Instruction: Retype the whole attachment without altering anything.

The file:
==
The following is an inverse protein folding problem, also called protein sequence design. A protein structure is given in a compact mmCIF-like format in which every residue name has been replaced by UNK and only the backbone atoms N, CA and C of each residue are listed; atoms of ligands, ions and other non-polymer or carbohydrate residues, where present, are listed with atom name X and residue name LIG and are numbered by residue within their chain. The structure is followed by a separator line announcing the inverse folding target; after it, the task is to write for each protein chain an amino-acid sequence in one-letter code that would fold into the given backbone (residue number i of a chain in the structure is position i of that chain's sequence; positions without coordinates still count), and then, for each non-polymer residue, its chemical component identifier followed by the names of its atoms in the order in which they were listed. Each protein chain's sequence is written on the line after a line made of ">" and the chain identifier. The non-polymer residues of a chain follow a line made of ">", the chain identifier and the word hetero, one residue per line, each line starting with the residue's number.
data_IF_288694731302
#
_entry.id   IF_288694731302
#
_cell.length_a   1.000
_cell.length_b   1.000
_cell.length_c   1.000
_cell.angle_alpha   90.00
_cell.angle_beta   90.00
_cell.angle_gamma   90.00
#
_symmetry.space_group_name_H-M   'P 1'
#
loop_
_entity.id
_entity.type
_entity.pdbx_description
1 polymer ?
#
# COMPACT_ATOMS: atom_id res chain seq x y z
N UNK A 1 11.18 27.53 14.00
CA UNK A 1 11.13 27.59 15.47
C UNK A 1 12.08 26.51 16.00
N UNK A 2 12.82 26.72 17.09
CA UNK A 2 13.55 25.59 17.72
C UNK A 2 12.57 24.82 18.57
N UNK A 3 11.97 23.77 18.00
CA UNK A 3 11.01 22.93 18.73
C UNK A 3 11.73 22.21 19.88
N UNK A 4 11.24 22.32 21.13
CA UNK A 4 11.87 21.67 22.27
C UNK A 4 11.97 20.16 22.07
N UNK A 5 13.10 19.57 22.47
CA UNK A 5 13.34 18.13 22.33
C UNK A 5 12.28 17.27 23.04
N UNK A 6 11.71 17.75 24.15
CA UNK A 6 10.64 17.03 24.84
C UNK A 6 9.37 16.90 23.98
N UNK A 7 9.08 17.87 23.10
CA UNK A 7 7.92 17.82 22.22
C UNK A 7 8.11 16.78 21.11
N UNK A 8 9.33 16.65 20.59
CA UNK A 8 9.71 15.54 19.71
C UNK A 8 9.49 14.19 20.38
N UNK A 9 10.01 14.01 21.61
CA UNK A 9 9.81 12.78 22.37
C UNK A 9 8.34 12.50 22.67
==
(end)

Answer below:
The following is an inverse protein folding problem, also called protein sequence design. A protein structure is given in a compact mmCIF-like format in which every residue name has been replaced by UNK and only the backbone atoms N, CA and C of each residue are listed; atoms of ligands, ions and other non-polymer or carbohydrate residues, where present, are listed with atom name X and residue name LIG and are numbered by residue within their chain. The structure is followed by a separator line announcing the inverse folding target; after it, the task is to write for each protein chain an amino-acid sequence in one-letter code that would fold into the given backbone (residue number i of a chain in the structure is position i of that chain's sequence; positions without coordinates still count), and then, for each non-polymer residue, its chemical component identifier followed by the names of its atoms in the order in which they were listed. Each protein chain's sequence is written on the line after a line made of ">" and the chain identifier. The non-polymer residues of a chain follow a line made of ">", the chain identifier and the word hetero, one residue per line, each line starting with the residue's number.
data_IF_288694731302
#
_entry.id   IF_288694731302
#
_cell.length_a   1.000
_cell.length_b   1.000
_cell.length_c   1.000
_cell.angle_alpha   90.00
_cell.angle_beta   90.00
_cell.angle_gamma   90.00
#
_symmetry.space_group_name_H-M   'P 1'
#
loop_
_entity.id
_entity.type
_entity.pdbx_description
1 polymer ?
#
# COMPACT_ATOMS: atom_id res chain seq x y z
N UNK A 1 11.18 27.53 14.00
CA UNK A 1 11.13 27.59 15.47
C UNK A 1 12.08 26.51 16.00
N UNK A 2 12.82 26.72 17.09
CA UNK A 2 13.55 25.59 17.72
C UNK A 2 12.57 24.82 18.57
N UNK A 3 11.97 23.77 18.00
CA UNK A 3 11.01 22.93 18.73
C UNK A 3 11.73 22.21 19.88
N UNK A 4 11.24 22.32 21.13
CA UNK A 4 11.87 21.67 22.27
C UNK A 4 11.97 20.16 22.07
N UNK A 5 13.10 19.57 22.47
CA UNK A 5 13.34 18.13 22.33
C UNK A 5 12.28 17.27 23.04
N UNK A 6 11.71 17.75 24.15
CA UNK A 6 10.64 17.03 24.84
C UNK A 6 9.37 16.90 23.98
N UNK A 7 9.08 17.87 23.10
CA UNK A 7 7.92 17.82 22.22
C UNK A 7 8.11 16.78 21.11
N UNK A 8 9.33 16.65 20.59
CA UNK A 8 9.71 15.54 19.71
C UNK A 8 9.49 14.19 20.38
N UNK A 9 10.01 14.01 21.61
CA UNK A 9 9.81 12.78 22.37
C UNK A 9 8.34 12.50 22.67